Fractals in Geography
By Nina Siu-Ngan Lam and Lee De Cola
Originally published in 1993
For professionals and graduate and advanced undergraduate students in geography, this book explains the basics of fractals, how to describe fractal phenomena, and how to make fractal patterns in the study and practice of physical and human geography, and the mapping sciences. Among the topics covered are interpreting the fractal dimension of river networks, fractal geometry and urban morphology and fractal terrain simulation.
Books on fractals are usually heavily mathematical and often difficult to understand. Fractals in Geography is simple, clear, and straightforward enough for any social
scientist and most students to understand. Like the style, the content, too, is basic enough for everyone and the examples are well chosen to be of broad interest (e.g., central place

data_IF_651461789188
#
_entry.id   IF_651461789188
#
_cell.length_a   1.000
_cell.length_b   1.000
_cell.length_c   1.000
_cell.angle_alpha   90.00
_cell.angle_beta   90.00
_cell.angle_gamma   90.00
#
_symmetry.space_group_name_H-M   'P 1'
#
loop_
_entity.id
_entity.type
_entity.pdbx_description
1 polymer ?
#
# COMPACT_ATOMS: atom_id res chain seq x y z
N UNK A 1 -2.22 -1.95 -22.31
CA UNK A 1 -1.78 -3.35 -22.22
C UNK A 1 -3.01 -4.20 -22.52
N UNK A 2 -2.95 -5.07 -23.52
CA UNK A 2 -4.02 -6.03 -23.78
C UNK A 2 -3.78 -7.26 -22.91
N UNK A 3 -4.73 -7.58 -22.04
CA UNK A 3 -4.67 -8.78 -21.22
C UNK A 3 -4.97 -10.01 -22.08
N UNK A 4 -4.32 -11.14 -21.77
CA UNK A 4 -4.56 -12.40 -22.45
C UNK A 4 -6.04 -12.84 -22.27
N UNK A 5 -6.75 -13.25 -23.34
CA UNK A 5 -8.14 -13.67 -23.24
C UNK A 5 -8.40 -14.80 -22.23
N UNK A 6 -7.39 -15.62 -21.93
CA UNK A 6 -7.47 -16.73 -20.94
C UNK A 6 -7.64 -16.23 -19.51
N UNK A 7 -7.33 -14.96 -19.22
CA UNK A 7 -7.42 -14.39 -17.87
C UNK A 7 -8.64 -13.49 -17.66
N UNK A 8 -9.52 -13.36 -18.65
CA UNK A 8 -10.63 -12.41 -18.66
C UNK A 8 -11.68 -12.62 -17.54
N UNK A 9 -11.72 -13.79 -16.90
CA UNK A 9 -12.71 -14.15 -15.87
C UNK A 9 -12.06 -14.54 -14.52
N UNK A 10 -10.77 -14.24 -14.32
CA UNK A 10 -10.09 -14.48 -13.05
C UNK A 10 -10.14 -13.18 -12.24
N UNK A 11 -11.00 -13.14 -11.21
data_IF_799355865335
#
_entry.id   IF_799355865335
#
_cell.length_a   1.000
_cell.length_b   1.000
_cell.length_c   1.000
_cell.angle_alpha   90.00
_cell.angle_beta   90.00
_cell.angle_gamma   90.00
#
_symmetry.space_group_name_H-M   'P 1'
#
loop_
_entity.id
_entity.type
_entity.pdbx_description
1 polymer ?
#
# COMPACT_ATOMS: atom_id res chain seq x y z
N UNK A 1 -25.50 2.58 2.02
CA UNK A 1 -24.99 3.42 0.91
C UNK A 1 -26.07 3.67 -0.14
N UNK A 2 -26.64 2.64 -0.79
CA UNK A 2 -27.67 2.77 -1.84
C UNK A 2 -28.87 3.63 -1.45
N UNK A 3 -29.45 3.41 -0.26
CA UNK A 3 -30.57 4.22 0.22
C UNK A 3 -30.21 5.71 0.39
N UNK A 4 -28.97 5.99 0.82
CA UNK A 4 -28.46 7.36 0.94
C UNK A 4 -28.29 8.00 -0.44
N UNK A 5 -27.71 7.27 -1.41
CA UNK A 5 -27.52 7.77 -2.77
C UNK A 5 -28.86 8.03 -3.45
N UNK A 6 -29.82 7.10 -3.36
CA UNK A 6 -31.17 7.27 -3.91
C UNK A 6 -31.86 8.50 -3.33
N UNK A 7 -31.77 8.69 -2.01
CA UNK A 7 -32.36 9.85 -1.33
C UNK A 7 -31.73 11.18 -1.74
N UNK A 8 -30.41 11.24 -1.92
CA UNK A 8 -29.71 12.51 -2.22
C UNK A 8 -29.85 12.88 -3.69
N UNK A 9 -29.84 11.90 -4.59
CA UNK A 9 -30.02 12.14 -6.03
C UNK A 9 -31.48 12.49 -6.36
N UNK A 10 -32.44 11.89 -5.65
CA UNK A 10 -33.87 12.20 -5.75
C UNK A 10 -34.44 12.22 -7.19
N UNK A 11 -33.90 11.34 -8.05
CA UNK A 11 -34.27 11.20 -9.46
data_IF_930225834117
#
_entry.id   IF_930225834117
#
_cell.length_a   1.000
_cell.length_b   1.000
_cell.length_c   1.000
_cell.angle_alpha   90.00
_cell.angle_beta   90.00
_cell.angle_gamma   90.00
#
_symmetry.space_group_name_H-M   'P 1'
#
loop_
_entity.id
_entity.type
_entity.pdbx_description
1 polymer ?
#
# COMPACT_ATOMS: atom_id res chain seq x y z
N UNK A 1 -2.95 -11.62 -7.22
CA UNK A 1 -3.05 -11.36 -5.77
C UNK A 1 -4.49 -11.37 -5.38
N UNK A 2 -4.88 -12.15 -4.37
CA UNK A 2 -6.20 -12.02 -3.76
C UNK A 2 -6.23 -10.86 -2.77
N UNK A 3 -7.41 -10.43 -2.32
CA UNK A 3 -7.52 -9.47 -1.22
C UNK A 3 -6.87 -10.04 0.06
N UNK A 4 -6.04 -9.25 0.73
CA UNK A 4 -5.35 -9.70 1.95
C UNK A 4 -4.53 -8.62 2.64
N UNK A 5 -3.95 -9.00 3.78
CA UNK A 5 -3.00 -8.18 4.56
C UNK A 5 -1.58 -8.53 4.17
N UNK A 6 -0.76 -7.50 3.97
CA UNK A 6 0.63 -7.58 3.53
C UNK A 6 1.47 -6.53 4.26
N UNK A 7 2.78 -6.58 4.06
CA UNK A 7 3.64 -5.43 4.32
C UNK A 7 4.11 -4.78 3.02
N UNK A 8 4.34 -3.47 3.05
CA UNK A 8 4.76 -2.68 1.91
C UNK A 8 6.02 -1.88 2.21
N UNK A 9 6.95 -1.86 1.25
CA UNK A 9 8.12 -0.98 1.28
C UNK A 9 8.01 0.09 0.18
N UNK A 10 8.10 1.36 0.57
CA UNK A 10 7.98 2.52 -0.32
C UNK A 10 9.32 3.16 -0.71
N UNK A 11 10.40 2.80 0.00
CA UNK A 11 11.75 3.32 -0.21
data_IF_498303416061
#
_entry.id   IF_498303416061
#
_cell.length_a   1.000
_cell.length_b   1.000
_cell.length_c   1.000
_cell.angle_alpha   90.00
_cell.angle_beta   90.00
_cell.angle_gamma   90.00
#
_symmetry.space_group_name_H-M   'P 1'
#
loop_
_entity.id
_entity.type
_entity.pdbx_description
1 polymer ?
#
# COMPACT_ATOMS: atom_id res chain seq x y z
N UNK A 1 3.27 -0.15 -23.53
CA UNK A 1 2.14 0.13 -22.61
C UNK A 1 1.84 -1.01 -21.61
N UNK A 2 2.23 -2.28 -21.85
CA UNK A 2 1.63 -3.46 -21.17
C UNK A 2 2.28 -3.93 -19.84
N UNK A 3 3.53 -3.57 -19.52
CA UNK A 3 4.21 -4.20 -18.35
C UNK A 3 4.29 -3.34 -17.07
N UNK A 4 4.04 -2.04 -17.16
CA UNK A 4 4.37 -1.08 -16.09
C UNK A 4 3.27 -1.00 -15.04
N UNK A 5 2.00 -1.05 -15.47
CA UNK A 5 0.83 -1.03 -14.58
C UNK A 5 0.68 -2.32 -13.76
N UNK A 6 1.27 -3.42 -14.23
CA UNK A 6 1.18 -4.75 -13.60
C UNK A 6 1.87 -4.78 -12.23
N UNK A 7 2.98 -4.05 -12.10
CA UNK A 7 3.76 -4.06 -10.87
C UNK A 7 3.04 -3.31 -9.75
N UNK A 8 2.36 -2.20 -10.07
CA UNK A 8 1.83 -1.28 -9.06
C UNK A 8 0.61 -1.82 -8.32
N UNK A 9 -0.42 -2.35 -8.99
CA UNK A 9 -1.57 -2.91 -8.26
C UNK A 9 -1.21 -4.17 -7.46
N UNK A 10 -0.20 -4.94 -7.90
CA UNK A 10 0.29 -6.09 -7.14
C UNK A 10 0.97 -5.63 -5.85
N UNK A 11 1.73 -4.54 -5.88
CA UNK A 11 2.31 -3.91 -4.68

theory, city sizes).
The book should appeal not only to geographers but also many other kinds of social scientists, including anthropologists, archaeologists, sociologists, and even economists and political scientists, all of whom also study issues like central place theory and settlement patterns. There is also a great deal of unsatisfied interest in all forms
of nonlinear social science. Thus, the potential appeal of this book is wide.
"In summary, this book is generally well written and well illustrated, and the inclusion of programs to evaluate fractal statistics is particularly valuable. This book can be recommended to anyone interested in the applications of fractal analysis in geography." American Scientist
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